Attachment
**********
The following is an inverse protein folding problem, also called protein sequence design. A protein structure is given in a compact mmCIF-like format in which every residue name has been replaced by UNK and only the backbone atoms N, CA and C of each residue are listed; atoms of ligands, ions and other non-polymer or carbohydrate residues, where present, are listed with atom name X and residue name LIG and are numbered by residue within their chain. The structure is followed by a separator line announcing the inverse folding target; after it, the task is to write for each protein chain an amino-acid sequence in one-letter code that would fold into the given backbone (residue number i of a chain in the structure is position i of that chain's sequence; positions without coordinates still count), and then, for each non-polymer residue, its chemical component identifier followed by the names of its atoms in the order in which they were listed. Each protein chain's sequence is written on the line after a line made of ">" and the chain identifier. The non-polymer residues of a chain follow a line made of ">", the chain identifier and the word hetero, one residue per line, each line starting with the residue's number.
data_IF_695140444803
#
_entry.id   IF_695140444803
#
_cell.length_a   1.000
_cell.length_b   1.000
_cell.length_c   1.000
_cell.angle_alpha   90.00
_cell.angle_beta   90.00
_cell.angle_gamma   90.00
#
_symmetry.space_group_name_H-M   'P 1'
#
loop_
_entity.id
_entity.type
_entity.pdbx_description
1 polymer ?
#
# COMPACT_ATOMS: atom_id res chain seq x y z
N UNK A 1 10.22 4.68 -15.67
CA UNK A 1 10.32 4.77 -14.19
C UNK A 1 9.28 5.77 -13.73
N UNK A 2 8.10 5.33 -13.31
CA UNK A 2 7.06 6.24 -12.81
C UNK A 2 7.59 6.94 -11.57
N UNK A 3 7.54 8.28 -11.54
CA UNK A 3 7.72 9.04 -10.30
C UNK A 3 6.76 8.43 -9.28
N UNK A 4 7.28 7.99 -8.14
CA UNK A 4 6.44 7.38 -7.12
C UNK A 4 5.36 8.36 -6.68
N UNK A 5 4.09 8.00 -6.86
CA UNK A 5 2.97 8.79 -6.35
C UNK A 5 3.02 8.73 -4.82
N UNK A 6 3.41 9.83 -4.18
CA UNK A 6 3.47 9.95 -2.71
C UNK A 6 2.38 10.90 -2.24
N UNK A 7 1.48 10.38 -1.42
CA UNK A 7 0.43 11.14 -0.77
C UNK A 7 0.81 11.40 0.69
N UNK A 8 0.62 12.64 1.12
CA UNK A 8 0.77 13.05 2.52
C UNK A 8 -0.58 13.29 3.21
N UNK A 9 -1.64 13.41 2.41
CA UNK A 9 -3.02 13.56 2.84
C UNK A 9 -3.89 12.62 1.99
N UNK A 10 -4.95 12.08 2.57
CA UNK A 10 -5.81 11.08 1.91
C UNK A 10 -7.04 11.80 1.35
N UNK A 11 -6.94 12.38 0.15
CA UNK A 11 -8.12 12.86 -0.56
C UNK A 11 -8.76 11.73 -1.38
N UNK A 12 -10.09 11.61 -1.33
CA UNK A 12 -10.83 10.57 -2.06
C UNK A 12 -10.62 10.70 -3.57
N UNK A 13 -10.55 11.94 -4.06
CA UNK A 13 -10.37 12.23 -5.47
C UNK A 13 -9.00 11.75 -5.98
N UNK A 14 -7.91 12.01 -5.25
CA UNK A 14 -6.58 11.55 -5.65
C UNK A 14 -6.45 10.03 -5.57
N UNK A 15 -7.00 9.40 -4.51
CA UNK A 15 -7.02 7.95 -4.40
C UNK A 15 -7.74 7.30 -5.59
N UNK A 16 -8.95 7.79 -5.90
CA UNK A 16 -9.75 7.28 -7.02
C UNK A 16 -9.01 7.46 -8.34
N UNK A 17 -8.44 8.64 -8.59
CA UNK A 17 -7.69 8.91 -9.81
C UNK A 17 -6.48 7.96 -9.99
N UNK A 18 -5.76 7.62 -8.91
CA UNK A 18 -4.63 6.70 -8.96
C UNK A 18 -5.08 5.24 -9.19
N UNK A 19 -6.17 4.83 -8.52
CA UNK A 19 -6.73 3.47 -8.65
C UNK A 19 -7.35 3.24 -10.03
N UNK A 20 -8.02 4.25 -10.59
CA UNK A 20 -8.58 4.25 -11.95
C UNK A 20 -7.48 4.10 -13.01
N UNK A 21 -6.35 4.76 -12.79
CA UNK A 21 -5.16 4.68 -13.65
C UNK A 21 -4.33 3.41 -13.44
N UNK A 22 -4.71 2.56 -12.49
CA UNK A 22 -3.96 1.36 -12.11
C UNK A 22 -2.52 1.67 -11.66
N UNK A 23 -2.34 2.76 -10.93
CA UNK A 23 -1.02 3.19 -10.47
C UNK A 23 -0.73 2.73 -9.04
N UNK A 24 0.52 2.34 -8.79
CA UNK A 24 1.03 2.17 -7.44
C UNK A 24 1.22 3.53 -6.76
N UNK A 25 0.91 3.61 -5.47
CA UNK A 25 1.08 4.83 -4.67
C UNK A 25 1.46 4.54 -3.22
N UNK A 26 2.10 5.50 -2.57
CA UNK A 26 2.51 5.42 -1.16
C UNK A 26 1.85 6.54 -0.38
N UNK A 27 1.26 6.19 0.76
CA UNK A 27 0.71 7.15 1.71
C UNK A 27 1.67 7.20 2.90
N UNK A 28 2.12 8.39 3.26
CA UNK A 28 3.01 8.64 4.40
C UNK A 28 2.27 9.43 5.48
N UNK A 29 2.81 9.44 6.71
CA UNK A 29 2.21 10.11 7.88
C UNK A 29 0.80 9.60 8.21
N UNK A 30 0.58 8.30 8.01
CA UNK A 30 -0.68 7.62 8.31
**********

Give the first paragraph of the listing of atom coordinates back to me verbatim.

The following is an inverse protein folding problem, also called protein sequence design. A protein structure is given in a compact mmCIF-like format in which every residue name has been replaced by UNK and only the backbone atoms N, CA and C of each residue are listed; atoms of ligands, ions and other non-polymer or carbohydrate residues, where present, are listed with atom name X and residue name LIG and are numbered by residue within their chain. The structure is followed by a separator line announcing the inverse folding target; after it, the task is to write for each protein chain an amino-acid sequence in one-letter code that would fold into the given backbone (residue number i of a chain in the structure is position i of that chain's sequence; positions without coordinates still count), and then, for each non-polymer residue, its chemical component identifier followed by the names of its atoms in the order in which they were listed. Each protein chain's sequence is written on the line after a line made of ">" and the chain identifier. The non-polymer residues of a chain follow a line made of ">", the chain identifier and the word hetero, one residue per line, each line starting with the residue's number.